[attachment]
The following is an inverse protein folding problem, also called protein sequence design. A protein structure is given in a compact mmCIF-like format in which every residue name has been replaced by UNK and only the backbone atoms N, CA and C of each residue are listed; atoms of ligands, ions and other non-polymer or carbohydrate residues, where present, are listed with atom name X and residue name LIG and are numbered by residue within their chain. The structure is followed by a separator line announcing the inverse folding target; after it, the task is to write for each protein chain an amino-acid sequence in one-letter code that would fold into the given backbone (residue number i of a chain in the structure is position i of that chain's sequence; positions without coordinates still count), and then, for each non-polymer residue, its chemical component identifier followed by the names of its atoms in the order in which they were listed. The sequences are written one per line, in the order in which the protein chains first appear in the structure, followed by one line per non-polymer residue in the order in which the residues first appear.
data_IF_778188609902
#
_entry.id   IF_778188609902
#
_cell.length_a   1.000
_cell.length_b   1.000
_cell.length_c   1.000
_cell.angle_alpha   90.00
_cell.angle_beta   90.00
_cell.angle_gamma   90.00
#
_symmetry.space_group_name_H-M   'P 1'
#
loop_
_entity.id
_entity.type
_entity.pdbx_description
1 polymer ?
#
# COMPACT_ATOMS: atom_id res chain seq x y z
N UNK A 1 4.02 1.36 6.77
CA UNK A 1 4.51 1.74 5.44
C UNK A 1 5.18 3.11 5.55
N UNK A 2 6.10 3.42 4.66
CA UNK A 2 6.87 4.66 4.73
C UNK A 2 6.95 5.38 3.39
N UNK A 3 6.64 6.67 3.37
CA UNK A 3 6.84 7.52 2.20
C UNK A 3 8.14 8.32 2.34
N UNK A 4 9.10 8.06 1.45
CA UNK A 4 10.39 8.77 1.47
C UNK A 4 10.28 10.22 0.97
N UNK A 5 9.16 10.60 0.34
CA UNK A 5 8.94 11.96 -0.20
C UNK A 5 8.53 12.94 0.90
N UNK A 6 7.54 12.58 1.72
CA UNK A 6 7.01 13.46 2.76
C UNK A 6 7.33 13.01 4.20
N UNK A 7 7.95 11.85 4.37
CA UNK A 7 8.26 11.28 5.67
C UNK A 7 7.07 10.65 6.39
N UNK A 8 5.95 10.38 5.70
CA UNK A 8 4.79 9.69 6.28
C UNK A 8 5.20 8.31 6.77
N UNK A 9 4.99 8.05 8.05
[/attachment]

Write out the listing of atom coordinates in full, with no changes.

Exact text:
The following is an inverse protein folding problem, also called protein sequence design. A protein structure is given in a compact mmCIF-like format in which every residue name has been replaced by UNK and only the backbone atoms N, CA and C of each residue are listed; atoms of ligands, ions and other non-polymer or carbohydrate residues, where present, are listed with atom name X and residue name LIG and are numbered by residue within their chain. The structure is followed by a separator line announcing the inverse folding target; after it, the task is to write for each protein chain an amino-acid sequence in one-letter code that would fold into the given backbone (residue number i of a chain in the structure is position i of that chain's sequence; positions without coordinates still count), and then, for each non-polymer residue, its chemical component identifier followed by the names of its atoms in the order in which they were listed. The sequences are written one per line, in the order in which the protein chains first appear in the structure, followed by one line per non-polymer residue in the order in which the residues first appear.
data_IF_778188609902
#
_entry.id   IF_778188609902
#
_cell.length_a   1.000
_cell.length_b   1.000
_cell.length_c   1.000
_cell.angle_alpha   90.00
_cell.angle_beta   90.00
_cell.angle_gamma   90.00
#
_symmetry.space_group_name_H-M   'P 1'
#
loop_
_entity.id
_entity.type
_entity.pdbx_description
1 polymer ?
#
# COMPACT_ATOMS: atom_id res chain seq x y z
N UNK A 1 4.02 1.36 6.77
CA UNK A 1 4.51 1.74 5.44
C UNK A 1 5.18 3.11 5.55
N UNK A 2 6.10 3.42 4.66
CA UNK A 2 6.87 4.66 4.73
C UNK A 2 6.95 5.38 3.39
N UNK A 3 6.64 6.67 3.37
CA UNK A 3 6.84 7.52 2.20
C UNK A 3 8.14 8.32 2.34
N UNK A 4 9.10 8.06 1.45
CA UNK A 4 10.39 8.77 1.47
C UNK A 4 10.28 10.22 0.97
N UNK A 5 9.16 10.60 0.34
CA UNK A 5 8.94 11.96 -0.20
C UNK A 5 8.53 12.94 0.90
N UNK A 6 7.54 12.58 1.72
CA UNK A 6 7.01 13.46 2.76
C UNK A 6 7.33 13.01 4.20
N UNK A 7 7.95 11.85 4.37
CA UNK A 7 8.26 11.28 5.67
C UNK A 7 7.07 10.65 6.39
N UNK A 8 5.95 10.38 5.70
CA UNK A 8 4.79 9.69 6.28
C UNK A 8 5.20 8.31 6.77
N UNK A 9 4.99 8.05 8.05